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The Brig (1964)

Not Rated | | Drama | 20 September 1964 (USA)
A ultra-realistic depiction of life in a Marine Corps brig (or jail) at a camp in Japan in 1957. Marine prisoners are awakened and put through work details for the course of a single day, ... See full summary »

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Cast

Cast overview, first billed only:
Warren Finnerty ... Guard
Jim Anderson ... Guard
Henry Howard ... Guard
Tom Lillard ... Guard
James Tiroff ... Prisoner (as Jim Tiroff)
Steven Ben Israel ... Prisoner
Gene Lipton ... Prisoner
... Prisoner
... Prisoner
William Shari ... Prisoner
Viktor Allen ... Prisoner
George Bartenieff ... Prisoner
Gene Gordon ... Prisoner
Mark Duffy ... Prisoner
Henry Proach ... Prisoner
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Storyline

A ultra-realistic depiction of life in a Marine Corps brig (or jail) at a camp in Japan in 1957. Marine prisoners are awakened and put through work details for the course of a single day, submitting in the course of it to extremely harsh and shocking physical and mental degradation and abuse. Written by Jim Beaver <jumblejim@prodigy.net>

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Drama

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Not Rated
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20 September 1964 (USA)  »

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Buren  »

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1.33 : 1
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User Reviews

 
A scary reconstruction of life in Marine Corps Prison, Fuji, Japan

Not a typical Mekas film, yet brilliant nonetheless.

Theatre director Judith Malina of avant-garde New York theatre troupe, the Living Theater, decided to stage a production which was a meticulous recreation of life in marine corps prison (the brig). Having been ordered off the premises due to lack of funds, they broke into their theatre and produced one last performance of the play, which Jonas Mekas immortalised on film. It is more than a filmed play though, the camera is certainly not static and most of the action is very close up. The film was, quite amazingly, shot with no retakes, but is still works perfectly, even if occasionally the quality of the sound is not great.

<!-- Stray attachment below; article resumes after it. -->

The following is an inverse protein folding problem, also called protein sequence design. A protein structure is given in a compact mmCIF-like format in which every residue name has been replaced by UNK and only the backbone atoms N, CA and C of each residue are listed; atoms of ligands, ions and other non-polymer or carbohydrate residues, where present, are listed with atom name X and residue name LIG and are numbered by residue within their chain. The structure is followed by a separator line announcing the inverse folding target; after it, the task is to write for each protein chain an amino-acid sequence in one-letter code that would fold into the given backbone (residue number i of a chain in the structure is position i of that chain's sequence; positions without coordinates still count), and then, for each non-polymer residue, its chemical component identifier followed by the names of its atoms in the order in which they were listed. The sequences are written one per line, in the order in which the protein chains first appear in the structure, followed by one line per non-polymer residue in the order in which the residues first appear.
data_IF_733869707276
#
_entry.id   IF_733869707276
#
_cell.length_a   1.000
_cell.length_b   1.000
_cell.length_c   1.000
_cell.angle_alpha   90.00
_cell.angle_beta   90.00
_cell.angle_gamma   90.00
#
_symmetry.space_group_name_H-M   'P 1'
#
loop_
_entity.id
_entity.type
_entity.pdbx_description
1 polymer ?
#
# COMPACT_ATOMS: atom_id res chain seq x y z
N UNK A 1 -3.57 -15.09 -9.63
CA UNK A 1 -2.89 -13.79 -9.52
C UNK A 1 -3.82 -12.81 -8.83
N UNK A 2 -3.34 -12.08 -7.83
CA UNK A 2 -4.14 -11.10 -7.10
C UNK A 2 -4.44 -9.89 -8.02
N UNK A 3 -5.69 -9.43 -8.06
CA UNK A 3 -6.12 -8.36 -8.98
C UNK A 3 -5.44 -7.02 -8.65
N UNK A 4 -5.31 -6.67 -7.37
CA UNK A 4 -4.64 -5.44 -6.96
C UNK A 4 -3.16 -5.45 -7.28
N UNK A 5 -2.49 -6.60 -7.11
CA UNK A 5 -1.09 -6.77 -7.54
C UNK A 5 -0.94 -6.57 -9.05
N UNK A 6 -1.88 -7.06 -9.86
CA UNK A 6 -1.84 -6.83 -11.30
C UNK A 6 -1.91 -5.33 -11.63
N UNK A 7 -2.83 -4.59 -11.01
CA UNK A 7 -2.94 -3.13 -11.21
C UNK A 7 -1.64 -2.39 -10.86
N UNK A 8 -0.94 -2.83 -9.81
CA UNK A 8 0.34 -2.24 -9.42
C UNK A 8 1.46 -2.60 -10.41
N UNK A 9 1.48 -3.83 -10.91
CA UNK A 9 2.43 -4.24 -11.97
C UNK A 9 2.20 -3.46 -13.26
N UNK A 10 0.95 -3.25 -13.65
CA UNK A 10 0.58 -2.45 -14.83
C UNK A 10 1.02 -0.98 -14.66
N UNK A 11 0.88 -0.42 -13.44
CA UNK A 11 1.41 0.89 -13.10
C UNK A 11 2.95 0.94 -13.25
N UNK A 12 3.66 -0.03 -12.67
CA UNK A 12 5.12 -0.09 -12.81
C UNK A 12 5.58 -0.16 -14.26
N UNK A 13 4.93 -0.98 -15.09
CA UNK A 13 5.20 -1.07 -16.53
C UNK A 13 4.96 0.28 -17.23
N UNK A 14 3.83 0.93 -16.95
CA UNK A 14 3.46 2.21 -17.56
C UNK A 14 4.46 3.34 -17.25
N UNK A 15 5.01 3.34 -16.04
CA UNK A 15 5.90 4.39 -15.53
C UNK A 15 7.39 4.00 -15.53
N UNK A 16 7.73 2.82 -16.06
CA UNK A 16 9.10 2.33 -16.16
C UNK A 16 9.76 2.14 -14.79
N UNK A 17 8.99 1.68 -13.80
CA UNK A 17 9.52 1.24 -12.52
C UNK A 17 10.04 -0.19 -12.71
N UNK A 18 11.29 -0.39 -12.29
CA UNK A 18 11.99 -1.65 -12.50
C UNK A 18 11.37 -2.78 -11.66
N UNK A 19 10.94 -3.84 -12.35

The brig is a very small space where about ten men are kept in a cage lined with bunkbeds. At about half four in the morning they get half beaten out of bed and must jump into their boots pronto. Then it's time to wash their "handsies and facies". Hopefully, if they manage to make their bed as tight as a drum beforehand, they won't get a haymaker to the belly from sarge. The realism is quite amazing, some of the actors genuinely look terrified, producing the play may well have been quite upsetting for these folks. Mekas went as far as to consider the film a documentary, and indeed the film won best documentary at the Venice film festival.

Every action performed is as a result of an order, the men are constantly in motion having to call out their numbers, whilst they march on the spot in marktime, or proceed though the brig in lockstep/mark time. There are white lines all over the brig which they have to ask permission for to cross over. It's really very frightening, and had me on the verge of tears at one point. The entire movie is filmed in the one claustrophobic room which creates a lot of tension. The men are forbidden from talking to each other and must read from the Marine Corps manual when they are not doing anything else, stood at attention with the book held up to their faces. The job of the day is to avoid cracking up and getting thrown in solitary.

So it's apparently extremely realistic and makes other film treatments of Marine Corps life look positively rosy. I suppose if you want men to do something as unnatural as killing each other, this is how you have to treat them.


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